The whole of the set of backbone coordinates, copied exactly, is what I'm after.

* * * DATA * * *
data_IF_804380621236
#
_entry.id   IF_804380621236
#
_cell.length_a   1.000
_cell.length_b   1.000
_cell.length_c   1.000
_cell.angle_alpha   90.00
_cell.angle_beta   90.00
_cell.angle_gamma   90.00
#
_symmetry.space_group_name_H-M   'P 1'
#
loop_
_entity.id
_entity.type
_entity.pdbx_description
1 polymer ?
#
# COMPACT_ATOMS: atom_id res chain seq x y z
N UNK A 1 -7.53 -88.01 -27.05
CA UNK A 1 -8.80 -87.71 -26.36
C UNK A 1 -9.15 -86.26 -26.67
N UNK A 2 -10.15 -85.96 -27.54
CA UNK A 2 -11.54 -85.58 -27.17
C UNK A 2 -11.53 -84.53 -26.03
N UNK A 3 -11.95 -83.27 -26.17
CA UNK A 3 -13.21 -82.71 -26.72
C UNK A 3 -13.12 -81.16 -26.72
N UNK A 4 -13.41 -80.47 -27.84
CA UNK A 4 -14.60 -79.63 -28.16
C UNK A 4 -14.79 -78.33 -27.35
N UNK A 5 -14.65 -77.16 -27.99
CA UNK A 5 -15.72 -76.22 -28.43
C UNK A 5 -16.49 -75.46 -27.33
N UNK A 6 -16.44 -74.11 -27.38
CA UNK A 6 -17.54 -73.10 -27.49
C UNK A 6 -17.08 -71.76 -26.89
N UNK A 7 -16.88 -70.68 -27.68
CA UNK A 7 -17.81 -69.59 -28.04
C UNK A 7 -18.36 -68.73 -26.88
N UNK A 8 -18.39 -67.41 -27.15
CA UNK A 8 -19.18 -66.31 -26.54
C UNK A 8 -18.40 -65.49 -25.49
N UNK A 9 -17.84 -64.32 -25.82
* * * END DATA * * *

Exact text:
data_IF_804380621236
#
_entry.id   IF_804380621236
#
_cell.length_a   1.000
_cell.length_b   1.000
_cell.length_c   1.000
_cell.angle_alpha   90.00
_cell.angle_beta   90.00
_cell.angle_gamma   90.00
#
_symmetry.space_group_name_H-M   'P 1'
#
loop_
_entity.id
_entity.type
_entity.pdbx_description
1 polymer ?
#
# COMPACT_ATOMS: atom_id res chain seq x y z
N UNK A 1 -7.53 -88.01 -27.05
CA UNK A 1 -8.80 -87.71 -26.36
C UNK A 1 -9.15 -86.26 -26.67
N UNK A 2 -10.15 -85.96 -27.54
CA UNK A 2 -11.54 -85.58 -27.17
C UNK A 2 -11.53 -84.53 -26.03
N UNK A 3 -11.95 -83.27 -26.17
CA UNK A 3 -13.21 -82.71 -26.72
C UNK A 3 -13.12 -81.16 -26.72
N UNK A 4 -13.41 -80.47 -27.84
CA UNK A 4 -14.60 -79.63 -28.16
C UNK A 4 -14.79 -78.33 -27.35
N UNK A 5 -14.65 -77.16 -27.99
CA UNK A 5 -15.72 -76.22 -28.43
C UNK A 5 -16.49 -75.46 -27.33
N UNK A 6 -16.44 -74.11 -27.38
CA UNK A 6 -17.54 -73.10 -27.49
C UNK A 6 -17.08 -71.76 -26.89
N UNK A 7 -16.88 -70.68 -27.68
CA UNK A 7 -17.81 -69.59 -28.04
C UNK A 7 -18.36 -68.73 -26.88
N UNK A 8 -18.39 -67.41 -27.15
CA UNK A 8 -19.18 -66.31 -26.54
C UNK A 8 -18.40 -65.49 -25.49
N UNK A 9 -17.84 -64.32 -25.82